The Spice of Writing: Why Variety Make Writing More Fun

As I sat at my desk, staring outside at the uncharacteristically dreary California sky, I considered the idea that is so often pressed upon writers to “choose a specialization”. If there’s anything I can’t do well, it’s narrow my options down. Perhaps that’s a bit hippie-free-spirit, but so be it. I like to have the option to choose what I want to write about, and if I had to resign myself to the next however many years writing about one thing, I’d probably go back to Corporate America. 

But then I started thinking. The notion that a writer has to focus on one thing, even if it’s one general topic – like travel – is ridiculous. Perhaps it’s because I’ve been reading a lot of The Renegade Writer (you MUST read both books if you haven’t yet – and are a writer – book review to come), but something in me rose up from the confines of completely illogical rule boxes and thought – this is stupid. 

The candy store, the client, and the opportunity are three illustrations of this. 

The Candy Store


Imagine, if you will, that you walk into a candy store with rows and rows of – candy corn. Every candy in the shop is the same. You ask the confectioner, “Do you have any other kind of candy?” and he proudly beams back “No ma’am, we specialize in candy corn.” Helpful on Halloween, but seriously?

A confectioner specializes in making candy, not making one kind of candy, and if any confectioner operated that way, I doubt anyone would go there. No variety, a one trick pony, whatever you want to call it, it’s just bad business and shows, if anything else, that the confectioner isn’t very versatile in his craft.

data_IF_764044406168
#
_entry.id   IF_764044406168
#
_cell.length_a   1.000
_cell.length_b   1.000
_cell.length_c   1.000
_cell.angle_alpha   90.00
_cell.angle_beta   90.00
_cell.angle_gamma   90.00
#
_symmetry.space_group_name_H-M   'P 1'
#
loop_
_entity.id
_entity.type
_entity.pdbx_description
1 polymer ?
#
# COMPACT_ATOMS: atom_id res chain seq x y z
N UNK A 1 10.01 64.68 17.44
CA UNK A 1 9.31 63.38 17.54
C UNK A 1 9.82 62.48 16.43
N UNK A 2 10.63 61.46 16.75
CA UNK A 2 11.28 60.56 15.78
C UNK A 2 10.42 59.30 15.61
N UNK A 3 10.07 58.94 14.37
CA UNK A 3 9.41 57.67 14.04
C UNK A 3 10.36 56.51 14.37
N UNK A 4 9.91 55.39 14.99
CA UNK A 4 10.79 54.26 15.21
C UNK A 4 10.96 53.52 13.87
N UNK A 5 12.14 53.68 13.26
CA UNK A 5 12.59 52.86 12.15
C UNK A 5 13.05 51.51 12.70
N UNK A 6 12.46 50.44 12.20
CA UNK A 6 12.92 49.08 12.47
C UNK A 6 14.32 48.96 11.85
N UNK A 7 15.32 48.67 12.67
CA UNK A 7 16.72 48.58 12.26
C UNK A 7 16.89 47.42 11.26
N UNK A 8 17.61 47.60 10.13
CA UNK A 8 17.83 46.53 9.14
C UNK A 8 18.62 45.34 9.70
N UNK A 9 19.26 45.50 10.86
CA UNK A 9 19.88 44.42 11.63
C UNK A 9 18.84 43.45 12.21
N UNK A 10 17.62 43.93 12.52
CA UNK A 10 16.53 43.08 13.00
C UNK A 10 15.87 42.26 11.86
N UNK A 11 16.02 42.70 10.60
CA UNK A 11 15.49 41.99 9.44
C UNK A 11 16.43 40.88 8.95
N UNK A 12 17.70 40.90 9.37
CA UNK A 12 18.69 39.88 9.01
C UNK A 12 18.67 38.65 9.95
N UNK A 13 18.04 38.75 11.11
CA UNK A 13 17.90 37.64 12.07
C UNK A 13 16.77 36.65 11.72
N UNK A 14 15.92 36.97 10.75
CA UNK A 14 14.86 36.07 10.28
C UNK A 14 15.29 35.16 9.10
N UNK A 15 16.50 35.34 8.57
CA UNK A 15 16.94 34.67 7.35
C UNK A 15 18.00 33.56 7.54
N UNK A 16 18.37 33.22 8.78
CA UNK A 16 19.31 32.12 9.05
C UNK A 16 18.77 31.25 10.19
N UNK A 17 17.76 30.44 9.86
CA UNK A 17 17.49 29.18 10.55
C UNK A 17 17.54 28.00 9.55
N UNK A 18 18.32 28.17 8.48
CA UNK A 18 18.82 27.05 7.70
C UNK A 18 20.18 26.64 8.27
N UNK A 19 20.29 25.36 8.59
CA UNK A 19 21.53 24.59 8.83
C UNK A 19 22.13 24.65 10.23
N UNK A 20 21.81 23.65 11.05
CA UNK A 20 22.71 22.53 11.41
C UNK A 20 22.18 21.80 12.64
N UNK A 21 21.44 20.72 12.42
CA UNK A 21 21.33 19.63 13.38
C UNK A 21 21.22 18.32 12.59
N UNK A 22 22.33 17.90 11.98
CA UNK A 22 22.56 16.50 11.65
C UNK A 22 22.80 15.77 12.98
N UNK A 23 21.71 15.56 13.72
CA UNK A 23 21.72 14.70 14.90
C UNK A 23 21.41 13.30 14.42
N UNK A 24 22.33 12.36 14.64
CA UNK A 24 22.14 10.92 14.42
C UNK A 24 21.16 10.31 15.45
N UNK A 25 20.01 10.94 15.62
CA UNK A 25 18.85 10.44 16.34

The Client

Clients very often need a wide array of topics, and it’s much easier for them to go to one person they know can write outstanding copy on a wide array of topics than to have a writer for every subject. Add to that the fact that most editors, publishers, clients, etc. know other people in other industries who might need copy, and if they know you are versatile, it’s likely they will pass along a good word. Being able to cover many areas is better than being able to do one topic much of the time. 

The Opportunity

Sometimes, if we as writers focus on our “specialization”, we tend to become rather tunnel vision. Let’s say you’re a travel writer and you’re focusing on finding out about the local community in some village. You could write about the village. *shrug* Or, if you’re thinking like a writer who refuses to specialize, you could write about the village for a travel publication, the experience of the women there and then apply it globally or regionally for a women’s magazine, could look at the local cuisine for a food magazine, could find out about that weird species of monkey you saw for….do you get my point? When you refuse to specialize, the opportunities for writing and stories dramatically increases – plus, you get more bang for your buck out of the cost of the trip, possibly selling three or four articles instead of just the one. 

The Point

You specialize in writing. Period. If only one area interests you, cool, go for it. But most writers are interested in just about everything. That’s why we go into writing. Just as the confectioner specializes in candy making, not chocolate covered almonds, you and I specialize in writing, not in endangered species writing. 

The truth is, all clients care about is that you can write outstanding copy with authority, excellent research, great sources, and tie it together in the right kind of present for their readers. That’s it. Why wouldn’t technical publications hire professionals in their field? Frankly, because most of them aren’t writers. That’s why writers are needed. Savvy? 

So be rebellious, get a little naughty, think outside that box, and start to figure out how you can take many angles on one subject!

What do you think about writing for a specialization vs. writing as stories come up? 



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